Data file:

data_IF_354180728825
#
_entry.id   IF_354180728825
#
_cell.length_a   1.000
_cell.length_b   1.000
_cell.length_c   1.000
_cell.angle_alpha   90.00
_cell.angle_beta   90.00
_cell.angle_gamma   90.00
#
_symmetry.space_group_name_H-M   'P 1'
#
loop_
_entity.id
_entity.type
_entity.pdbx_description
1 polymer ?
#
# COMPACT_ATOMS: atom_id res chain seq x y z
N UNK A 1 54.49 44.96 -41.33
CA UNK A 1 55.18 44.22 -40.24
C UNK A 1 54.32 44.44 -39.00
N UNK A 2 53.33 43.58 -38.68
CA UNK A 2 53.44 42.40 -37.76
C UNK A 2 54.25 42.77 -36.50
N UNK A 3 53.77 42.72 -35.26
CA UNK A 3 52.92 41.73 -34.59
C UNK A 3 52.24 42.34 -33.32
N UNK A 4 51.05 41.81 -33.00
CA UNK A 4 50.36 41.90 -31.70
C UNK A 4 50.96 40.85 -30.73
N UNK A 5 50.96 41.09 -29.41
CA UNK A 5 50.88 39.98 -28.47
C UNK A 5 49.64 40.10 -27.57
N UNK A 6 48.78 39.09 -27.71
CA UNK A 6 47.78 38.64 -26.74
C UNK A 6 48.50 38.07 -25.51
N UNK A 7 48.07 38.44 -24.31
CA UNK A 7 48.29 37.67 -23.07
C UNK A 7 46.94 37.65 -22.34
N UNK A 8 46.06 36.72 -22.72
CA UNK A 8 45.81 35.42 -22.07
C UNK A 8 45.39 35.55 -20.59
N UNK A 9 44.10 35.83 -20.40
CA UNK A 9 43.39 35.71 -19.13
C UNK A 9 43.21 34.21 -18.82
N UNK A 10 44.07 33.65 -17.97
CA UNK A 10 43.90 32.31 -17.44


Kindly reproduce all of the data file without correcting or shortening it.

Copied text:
data_IF_354180728825
#
_entry.id   IF_354180728825
#
_cell.length_a   1.000
_cell.length_b   1.000
_cell.length_c   1.000
_cell.angle_alpha   90.00
_cell.angle_beta   90.00
_cell.angle_gamma   90.00
#
_symmetry.space_group_name_H-M   'P 1'
#
loop_
_entity.id
_entity.type
_entity.pdbx_description
1 polymer ?
#
# COMPACT_ATOMS: atom_id res chain seq x y z
N UNK A 1 54.49 44.96 -41.33
CA UNK A 1 55.18 44.22 -40.24
C UNK A 1 54.32 44.44 -39.00
N UNK A 2 53.33 43.58 -38.68
CA UNK A 2 53.44 42.40 -37.76
C UNK A 2 54.25 42.77 -36.50
N UNK A 3 53.77 42.72 -35.26
CA UNK A 3 52.92 41.73 -34.59
C UNK A 3 52.24 42.34 -33.32
N UNK A 4 51.05 41.81 -33.00
CA UNK A 4 50.36 41.90 -31.70
C UNK A 4 50.96 40.85 -30.73
N UNK A 5 50.96 41.09 -29.41
CA UNK A 5 50.88 39.98 -28.47
C UNK A 5 49.64 40.10 -27.57
N UNK A 6 48.78 39.09 -27.71
CA UNK A 6 47.78 38.64 -26.74
C UNK A 6 48.50 38.07 -25.51
N UNK A 7 48.07 38.44 -24.31
CA UNK A 7 48.29 37.67 -23.07
C UNK A 7 46.94 37.65 -22.34
N UNK A 8 46.06 36.72 -22.72
CA UNK A 8 45.81 35.42 -22.07
C UNK A 8 45.39 35.55 -20.59
N UNK A 9 44.10 35.83 -20.40
CA UNK A 9 43.39 35.71 -19.13
C UNK A 9 43.21 34.21 -18.82
N UNK A 10 44.07 33.65 -17.97
CA UNK A 10 43.90 32.31 -17.44